Youths this age can easily observe how they relate to others. They insist that reasons and ideas be logical, and they feel a need to make their own choices, their ability to do so leads to the development of personal values. Attempts by others to force ideas will evoke resistance. Teenagers see social success as increasingly important, especially attention from the opposite sex. Their personal esteem is closely tied to feelings of being socially successful, and they require abundant positive emotional support from parents. Youths this age often have difficulty acting according to what they believe, although they understand correct principles.

Concepts That Parents Can Teach

  1. Teach that physical intimacy is a commitment to another person that should occur only in marriage.

  2. Teach that intimate involvement before marriage is a sin that cheapens relationships.

  3. Explain that physical attractiveness used to increase popularity will achieve only temporary results. Personality and social skills result in more permanent success.

  4. Teach how to hold expressions of love within appropriate limits.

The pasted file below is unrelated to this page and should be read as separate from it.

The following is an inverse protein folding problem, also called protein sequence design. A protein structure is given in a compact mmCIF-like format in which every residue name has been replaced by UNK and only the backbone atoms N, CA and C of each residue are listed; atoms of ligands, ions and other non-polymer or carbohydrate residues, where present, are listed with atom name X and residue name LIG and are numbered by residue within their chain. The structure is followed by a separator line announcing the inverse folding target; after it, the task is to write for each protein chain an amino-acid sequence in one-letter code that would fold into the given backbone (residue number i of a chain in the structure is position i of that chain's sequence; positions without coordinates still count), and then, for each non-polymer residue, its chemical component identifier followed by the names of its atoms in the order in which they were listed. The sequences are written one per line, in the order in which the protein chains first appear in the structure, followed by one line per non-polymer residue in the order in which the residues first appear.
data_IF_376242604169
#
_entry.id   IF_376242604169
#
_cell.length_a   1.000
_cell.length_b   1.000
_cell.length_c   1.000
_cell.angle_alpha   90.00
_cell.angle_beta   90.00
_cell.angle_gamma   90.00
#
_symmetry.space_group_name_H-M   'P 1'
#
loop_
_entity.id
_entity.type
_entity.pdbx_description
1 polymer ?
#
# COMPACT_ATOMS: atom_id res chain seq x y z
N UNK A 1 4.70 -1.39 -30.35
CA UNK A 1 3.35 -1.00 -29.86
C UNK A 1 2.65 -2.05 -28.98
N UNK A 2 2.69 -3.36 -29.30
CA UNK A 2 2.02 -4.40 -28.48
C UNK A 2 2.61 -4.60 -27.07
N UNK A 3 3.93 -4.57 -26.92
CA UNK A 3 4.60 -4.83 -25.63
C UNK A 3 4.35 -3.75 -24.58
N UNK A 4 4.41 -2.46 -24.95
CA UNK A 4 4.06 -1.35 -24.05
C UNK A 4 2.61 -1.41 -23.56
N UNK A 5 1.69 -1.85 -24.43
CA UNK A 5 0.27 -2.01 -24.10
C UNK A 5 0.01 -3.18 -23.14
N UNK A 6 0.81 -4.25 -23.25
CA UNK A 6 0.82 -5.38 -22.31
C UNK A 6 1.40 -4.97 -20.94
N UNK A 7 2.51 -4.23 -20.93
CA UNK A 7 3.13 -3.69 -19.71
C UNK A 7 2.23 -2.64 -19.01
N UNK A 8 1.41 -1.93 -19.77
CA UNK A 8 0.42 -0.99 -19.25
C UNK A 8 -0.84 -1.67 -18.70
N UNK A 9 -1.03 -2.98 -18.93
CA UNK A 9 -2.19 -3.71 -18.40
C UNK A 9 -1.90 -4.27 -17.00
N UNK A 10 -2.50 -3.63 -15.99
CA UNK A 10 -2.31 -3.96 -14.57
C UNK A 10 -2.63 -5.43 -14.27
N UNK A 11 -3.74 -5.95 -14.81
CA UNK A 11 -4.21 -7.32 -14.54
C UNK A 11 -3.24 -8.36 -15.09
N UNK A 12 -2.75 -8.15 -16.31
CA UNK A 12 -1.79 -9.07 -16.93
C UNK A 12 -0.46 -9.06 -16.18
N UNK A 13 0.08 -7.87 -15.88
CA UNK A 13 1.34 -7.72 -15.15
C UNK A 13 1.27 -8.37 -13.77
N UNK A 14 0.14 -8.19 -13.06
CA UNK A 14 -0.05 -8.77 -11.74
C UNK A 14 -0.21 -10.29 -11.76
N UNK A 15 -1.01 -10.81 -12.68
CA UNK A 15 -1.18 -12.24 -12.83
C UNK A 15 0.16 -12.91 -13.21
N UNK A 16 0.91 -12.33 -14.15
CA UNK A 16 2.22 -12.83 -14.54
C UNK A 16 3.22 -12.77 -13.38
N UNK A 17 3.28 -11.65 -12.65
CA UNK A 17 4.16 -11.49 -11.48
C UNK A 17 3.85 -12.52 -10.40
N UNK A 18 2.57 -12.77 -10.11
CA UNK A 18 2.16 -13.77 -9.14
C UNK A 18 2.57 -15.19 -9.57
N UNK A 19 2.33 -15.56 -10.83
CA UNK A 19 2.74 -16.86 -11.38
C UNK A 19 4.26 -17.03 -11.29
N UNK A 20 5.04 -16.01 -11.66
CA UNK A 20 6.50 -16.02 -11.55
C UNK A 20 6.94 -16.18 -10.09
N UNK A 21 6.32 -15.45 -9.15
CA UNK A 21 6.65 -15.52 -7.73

5. Teach that properly managing physical desire is a major part of preparing for success in marriage.

  6. Teach how to avoid compromising situations.

Suggested Ways to Teach

  1. Share with your child personal experiences about making correct choices.

  2. Talk with your child about the importance of keeping the law of chastity.

  3. Emphasize positive examples of young people marrying properly.

  4. Initiate talks about marital relationships.

  5. Express confidence, support, and love.

  6. Tell him or her clearly what you want for him or her and why—without demanding or threatening.

  7. Avoid critical comments about his or her looks, choices, or actions. Instead, focus on the positive choices he or she makes.

  • A. Lynn Scoresby, a psychologist and associate professor of Family Science at BYU, serves as Young Men president in the Highland Fifth Ward, Highland Utah Stake.

Photography by Craig Dimond